Drawn on by curiosity, by pride, by fear of being alone, the band of children slipped down below the Ferris Wheel, through the thick iron gate and through the tall iron door. The dog and the strange young woman accompanied them, hard on their heels like sentinels or comets. The children tucked their treasures away and went down into the groaning dark.
Where the Fairgrounds had been full of garish color and golden afternoon sun, the passageway was gray and dark green, lit only by intermittent globes of noxious orange. Their curiosity and pride was quickly shadowed, but the fear of being alone made them press close together — hands seeking hands as they chased the mysterious figure.
They passed through strange rooms and long halls. Old, cobwebbed dynamos and blinking boards beyond their knowledge. In the air was a flat smell that one day they would learn to recognize as gunpowder and the burnt ozone smell of rune-tech. They went on beyond sense or safety — above their breath they could hear the quiet footfalls of their quarry, leading them further and further underneath the Wheel.
At last they could go no farther, the passageway terminated in a wide bay filled with glass canisters and a few odd articulated automatons that seemed like they belonged somewhere above ground in the vast Fair — brightly colored paint and harlequin smiles flecked with rust and dust. But it was not these sights that made them all stumble to a halt.
In the center of the room was a massive square console bristling with light and humming with power. It seemed clear that this was the main power source and control for the Wheel — it was also obvious that this was not this device’s original purpose. Some vast heart of war that still beat here within the hidden interior of the Fair. But it was not this that made every eye grow wide and their hands tighten around their companions’ hands.
It was the man.
The man stood with his back to the them, one hand resting on the console, quite at ease. In later years the children would argue about the man’s height and the color of his wide-brimmed hat. Eight feet tall! The hat was blue, with a long blue feather! He was only six and some change, but the hat was black. Black as night.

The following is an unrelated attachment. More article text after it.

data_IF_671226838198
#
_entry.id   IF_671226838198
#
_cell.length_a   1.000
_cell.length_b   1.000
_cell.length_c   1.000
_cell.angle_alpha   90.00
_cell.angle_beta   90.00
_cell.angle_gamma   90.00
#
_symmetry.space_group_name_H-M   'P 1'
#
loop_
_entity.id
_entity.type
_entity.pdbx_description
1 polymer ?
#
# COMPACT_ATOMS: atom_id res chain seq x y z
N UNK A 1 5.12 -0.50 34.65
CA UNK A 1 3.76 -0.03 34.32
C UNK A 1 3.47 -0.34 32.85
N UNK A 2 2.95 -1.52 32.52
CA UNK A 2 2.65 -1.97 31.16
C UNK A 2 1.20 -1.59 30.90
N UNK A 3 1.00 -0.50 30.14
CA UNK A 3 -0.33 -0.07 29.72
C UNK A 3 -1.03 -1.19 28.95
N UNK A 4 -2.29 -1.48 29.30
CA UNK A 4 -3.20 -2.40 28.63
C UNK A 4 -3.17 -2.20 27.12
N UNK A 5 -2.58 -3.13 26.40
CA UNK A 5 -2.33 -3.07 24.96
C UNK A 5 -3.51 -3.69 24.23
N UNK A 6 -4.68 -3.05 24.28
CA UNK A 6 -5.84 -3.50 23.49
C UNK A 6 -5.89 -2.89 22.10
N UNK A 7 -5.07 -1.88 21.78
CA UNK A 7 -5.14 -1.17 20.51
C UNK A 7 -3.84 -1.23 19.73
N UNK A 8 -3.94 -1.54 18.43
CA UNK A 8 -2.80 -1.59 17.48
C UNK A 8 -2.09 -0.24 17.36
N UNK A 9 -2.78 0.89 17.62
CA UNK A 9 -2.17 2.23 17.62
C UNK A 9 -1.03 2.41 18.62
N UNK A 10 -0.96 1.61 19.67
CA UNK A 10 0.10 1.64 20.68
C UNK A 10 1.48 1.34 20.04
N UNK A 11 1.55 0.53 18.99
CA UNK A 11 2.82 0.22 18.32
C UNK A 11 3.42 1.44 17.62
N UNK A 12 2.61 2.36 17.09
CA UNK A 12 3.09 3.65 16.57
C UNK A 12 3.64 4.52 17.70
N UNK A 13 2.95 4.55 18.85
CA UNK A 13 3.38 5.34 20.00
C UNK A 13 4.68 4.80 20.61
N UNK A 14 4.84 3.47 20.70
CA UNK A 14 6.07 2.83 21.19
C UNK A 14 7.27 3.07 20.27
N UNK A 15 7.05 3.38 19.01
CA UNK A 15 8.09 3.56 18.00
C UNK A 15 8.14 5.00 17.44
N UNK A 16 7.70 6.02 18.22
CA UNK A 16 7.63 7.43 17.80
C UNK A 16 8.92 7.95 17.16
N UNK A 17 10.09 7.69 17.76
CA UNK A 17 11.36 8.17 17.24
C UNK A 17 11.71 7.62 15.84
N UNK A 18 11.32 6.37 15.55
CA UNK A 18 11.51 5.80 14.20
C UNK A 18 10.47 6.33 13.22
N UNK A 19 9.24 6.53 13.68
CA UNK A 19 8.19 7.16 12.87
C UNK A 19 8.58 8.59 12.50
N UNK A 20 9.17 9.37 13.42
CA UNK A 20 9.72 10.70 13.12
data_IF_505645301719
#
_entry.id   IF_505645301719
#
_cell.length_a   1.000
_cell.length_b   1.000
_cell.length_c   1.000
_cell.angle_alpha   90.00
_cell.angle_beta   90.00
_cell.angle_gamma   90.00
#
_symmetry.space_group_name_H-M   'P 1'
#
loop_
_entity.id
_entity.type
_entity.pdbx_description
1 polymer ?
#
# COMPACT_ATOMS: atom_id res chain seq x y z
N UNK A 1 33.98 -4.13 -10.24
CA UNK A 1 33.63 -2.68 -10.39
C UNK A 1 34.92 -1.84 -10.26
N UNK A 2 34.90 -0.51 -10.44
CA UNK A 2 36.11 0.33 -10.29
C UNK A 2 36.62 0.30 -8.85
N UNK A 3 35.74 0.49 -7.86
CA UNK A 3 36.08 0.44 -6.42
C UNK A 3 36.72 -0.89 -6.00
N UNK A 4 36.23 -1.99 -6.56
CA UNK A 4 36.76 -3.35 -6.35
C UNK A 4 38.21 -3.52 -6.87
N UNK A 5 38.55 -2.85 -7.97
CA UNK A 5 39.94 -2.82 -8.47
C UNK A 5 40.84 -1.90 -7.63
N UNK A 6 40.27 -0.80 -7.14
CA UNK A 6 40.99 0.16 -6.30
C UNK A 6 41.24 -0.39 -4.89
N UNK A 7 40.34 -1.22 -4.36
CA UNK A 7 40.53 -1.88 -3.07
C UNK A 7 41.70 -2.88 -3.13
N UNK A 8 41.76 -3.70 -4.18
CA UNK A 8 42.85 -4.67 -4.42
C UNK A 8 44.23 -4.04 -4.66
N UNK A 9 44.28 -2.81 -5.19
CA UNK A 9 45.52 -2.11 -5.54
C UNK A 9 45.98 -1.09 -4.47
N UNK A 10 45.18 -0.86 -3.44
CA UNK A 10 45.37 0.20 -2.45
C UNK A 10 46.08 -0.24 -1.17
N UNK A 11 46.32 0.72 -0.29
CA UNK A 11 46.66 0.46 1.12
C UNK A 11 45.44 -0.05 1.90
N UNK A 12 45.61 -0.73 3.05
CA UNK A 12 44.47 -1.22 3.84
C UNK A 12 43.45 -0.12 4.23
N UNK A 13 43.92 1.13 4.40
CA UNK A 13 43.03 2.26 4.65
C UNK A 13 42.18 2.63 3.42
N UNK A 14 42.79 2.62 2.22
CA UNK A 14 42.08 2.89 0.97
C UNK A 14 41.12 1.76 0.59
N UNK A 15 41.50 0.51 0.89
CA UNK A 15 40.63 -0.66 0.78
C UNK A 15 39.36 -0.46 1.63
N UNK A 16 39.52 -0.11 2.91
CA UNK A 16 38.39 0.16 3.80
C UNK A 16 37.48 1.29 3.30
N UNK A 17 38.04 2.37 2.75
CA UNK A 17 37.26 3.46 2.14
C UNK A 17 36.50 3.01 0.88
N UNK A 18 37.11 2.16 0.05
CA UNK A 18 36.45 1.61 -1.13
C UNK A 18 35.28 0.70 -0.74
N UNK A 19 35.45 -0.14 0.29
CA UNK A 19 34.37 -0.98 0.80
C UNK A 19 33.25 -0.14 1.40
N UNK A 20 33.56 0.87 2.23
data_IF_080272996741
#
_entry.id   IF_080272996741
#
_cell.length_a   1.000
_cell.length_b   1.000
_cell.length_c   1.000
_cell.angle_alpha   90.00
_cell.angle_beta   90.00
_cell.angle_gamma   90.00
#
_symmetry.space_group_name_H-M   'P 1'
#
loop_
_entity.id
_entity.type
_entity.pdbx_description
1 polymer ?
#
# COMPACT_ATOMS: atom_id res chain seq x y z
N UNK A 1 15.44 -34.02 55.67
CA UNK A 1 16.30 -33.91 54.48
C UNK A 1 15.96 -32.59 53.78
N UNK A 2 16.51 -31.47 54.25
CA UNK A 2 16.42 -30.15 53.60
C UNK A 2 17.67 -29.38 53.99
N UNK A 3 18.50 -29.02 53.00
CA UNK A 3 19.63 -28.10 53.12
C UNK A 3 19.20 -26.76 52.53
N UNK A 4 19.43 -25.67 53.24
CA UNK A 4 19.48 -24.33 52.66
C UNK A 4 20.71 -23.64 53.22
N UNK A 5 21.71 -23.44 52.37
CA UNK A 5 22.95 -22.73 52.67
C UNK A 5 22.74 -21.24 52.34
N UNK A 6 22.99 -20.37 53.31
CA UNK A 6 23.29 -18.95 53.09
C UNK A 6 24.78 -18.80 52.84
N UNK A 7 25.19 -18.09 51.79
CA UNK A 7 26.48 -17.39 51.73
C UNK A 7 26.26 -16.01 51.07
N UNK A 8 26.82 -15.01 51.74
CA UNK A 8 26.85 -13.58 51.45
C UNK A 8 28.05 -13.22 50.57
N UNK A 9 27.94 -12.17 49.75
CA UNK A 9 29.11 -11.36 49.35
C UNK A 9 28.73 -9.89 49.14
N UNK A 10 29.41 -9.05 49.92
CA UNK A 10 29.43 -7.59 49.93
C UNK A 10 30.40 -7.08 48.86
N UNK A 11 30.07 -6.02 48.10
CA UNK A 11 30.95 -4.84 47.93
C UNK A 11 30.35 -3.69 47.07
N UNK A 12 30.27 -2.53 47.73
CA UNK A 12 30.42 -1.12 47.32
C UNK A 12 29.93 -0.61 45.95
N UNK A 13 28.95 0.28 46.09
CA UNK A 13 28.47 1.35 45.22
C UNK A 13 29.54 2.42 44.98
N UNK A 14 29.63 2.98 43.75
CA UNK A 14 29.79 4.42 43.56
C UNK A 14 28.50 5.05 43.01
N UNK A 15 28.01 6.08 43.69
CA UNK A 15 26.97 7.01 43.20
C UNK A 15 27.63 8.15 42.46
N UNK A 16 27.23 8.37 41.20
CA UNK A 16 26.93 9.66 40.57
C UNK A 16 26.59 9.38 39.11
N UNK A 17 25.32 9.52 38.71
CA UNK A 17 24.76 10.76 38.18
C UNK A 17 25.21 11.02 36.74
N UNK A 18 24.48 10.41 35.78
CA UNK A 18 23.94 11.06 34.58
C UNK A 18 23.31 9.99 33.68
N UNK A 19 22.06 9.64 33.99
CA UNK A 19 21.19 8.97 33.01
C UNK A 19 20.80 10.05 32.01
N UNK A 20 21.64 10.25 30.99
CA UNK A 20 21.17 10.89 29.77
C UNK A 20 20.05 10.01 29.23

But they would never argue about what he said then. Nor what happened then. In that they were all in awed, perfect agreement.
“An audience? I suppose it must be so. Great moments in history do require it, I suppose. The observers must be paid, must have their hire and salary, must validate the world with their silent affirmation.” the man turned and smiled at the children with a quiet, tender madness. “I suppose they will ask you what you saw, and who I was, and why this all happened. You will tell them this: I am one, my liege, whom the vile blows and buffets of the world have so incensed that I am reckless what I do to spite the world. And you will tell them that you were the witnesses of a grand event, a Beginning , a true beginning if the wash and wave of Time can truly be said to contain such things.”
The man pointed to an empty space just to his left with a long finger. “I have calculated this very carefully, exactly when it will be appear. How lucky or fated you are to be here to see this…the Greenglass Node!”
And there it was, a node like the others they had seen in their lives — but also unlike. It was made of thick bottle-glass, and seemed a mistake — but still flared with green light as if it had a star in its belly.
The man flew into action, throwing switches and mashing buttons in a complex pattern. The waiting node seemed to respond in some way, become more solid or flare brighter. The console begin to emit sparks and a thin trickle of white smoke. A few of the nearby robots groaned with reflexive pain as the console activated them, desperately trying to offset the energy coursing through it.
The man doffed his wide-brimmed hat, and bowed with proud triumph. His face shone in the greenglass light as he reached out to activate the node. “Now truly I am the master of the Wave, I am the King of Time!”
The man and the node vanished together, leaving the room as empty as forgotten promises.
The children would not remember their panicked flight from underneath the Wheel, or the exact moment when they realized that the robots where fleeing alongside them, or the exact feeling of relief they experienced when the emerged into the Fair into the protective arms of the green-guards. Parents gave punishment, and more than a few nightmares were earned.
But they all would remember what the man said, and what he did. And the look on his face, the pure, terrible, awful joy.